A Commercial Aviation Consultancy

Ernest S. Arvai

Airline fuel surcharges have begun to largely disappear.  Carriers have eliminated them as oil prices remain low. But there are a few airlines that are hanging on to fuel surcharges, and some, like Qantas, that built surcharges into their base fares and haven’t significantly adjusted them downward. Why do some airlines maintain fuel surcharges and why haven’t they shared the benefit of lower prices with consumers?  There are several reasons:

First, some airlines are still paying higher fuel prices. Those that hedged future oil purchases at higher prices are stuck paying those high prices. Fortunately, most of those contracts expire by mid-2016. But some airlines are still paying much more than spot prices for oil. Hedging works well when prices are going up, but not so well on the way down.

Second, some airlines have concluded that maintaining higher fare levels on routes that aren’t competitive may… Continue reading

This order was telegraphed a week ago. Even as late as yesterday morning we were hearing from competitors that the race was still on. But United selected Boeing late Thursday when it reported its fourth quarter numbers.   The announcement was terse “Today, UAL announced it reached an agreement to acquire 40 new Boeing 737-700 aircraft which will enter the fleet beginning in mid-2017, replacing a portion of the capacity currently operated by regional partners.”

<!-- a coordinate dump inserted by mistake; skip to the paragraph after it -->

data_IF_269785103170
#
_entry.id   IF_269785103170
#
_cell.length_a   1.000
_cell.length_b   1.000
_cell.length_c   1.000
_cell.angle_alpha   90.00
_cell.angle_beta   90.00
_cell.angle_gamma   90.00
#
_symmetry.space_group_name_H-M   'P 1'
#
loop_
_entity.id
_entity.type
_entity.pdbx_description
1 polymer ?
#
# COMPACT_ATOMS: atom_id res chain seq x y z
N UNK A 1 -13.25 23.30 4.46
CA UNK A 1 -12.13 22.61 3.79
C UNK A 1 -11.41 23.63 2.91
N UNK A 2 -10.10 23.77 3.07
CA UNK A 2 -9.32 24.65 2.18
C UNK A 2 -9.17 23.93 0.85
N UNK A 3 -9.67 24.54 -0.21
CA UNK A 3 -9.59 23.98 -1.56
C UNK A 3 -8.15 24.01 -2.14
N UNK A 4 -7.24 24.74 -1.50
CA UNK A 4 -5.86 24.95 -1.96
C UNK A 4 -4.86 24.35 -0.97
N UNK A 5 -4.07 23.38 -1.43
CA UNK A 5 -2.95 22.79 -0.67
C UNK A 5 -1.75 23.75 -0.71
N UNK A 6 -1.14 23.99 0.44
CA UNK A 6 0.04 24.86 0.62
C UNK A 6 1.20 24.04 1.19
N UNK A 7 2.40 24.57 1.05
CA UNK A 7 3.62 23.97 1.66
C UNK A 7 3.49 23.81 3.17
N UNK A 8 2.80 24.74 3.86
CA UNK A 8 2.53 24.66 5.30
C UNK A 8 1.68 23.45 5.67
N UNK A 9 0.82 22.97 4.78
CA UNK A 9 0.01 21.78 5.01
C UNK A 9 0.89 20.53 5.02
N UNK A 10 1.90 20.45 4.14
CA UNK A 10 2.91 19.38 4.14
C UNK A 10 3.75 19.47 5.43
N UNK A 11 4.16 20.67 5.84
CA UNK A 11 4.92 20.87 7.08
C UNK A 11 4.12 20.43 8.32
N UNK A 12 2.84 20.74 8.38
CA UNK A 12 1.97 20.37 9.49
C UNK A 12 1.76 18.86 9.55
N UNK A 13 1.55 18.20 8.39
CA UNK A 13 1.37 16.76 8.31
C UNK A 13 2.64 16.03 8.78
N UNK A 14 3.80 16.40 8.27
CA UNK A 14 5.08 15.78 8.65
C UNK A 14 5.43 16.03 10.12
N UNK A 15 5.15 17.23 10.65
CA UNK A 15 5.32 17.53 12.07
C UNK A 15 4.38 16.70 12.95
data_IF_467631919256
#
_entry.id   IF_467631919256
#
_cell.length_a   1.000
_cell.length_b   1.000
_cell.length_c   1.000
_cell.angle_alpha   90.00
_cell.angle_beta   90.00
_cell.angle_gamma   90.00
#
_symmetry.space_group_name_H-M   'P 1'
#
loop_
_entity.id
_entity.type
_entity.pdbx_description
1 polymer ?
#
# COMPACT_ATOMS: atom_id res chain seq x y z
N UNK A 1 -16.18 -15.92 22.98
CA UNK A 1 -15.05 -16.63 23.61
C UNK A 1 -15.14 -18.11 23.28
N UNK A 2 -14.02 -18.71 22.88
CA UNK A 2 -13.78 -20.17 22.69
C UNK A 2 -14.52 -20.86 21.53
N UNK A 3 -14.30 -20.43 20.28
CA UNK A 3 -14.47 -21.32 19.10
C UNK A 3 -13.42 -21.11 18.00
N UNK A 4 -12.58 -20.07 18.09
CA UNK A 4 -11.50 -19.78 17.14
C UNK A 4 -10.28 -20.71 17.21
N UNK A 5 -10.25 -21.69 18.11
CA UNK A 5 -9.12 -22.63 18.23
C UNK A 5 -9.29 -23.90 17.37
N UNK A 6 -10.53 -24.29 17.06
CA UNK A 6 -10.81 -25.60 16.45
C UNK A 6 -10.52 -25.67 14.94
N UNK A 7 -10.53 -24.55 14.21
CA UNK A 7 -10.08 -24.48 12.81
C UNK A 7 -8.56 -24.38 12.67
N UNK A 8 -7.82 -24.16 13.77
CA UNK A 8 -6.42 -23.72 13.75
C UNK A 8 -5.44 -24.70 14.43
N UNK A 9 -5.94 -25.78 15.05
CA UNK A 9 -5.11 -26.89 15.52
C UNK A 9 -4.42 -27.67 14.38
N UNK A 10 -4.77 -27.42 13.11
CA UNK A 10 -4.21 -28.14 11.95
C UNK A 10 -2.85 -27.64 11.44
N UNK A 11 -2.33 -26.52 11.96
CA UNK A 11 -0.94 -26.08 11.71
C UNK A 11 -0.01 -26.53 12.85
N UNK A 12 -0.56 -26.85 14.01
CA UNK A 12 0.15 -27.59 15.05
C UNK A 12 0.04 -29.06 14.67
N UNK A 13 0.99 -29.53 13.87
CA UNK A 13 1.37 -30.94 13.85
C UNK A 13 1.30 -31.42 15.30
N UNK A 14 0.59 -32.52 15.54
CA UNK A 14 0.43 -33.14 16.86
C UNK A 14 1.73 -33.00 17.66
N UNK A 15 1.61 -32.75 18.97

What does this mean for the small duopoly that fought long and hard for this deal? And are there other implications?

The Selection

  • Bombardier – the miss hurts this company more than any of the competitors for the order. Bombardier had had put in every effort to be a winner with its new C Series. The aircraft impressed some at the airline. But apparently not enough of the key decision-makers were won over. Bombardier… Continue reading

Reports that oil is falling through the $30 threshold and may even fall to $20 per barrel does not bode well for Middle Eastern economies. The situation in Saudi Arabia is so tenuous that the Kingdom is considering an IPO for Saudi Aramco, its national oil company. Governments in Qatar, the UAE and other oil producing states, set state budgets based on $60-$80 oil and now face massive deficits and an inability to maintain governmental services without incurring additional debt. Saudi Arabia has been reported to have burned through $100Bn of its reserves.

This brings up a great question.  If the allegations of government subsidies to the Gulf Three airlines made by US and European competitors are true, then given the current economic situation, those subsidies (if they exist) will dramatically drop. But if there are no subsidies (which the ME3 claim), apart from a decline in oil business… Continue reading

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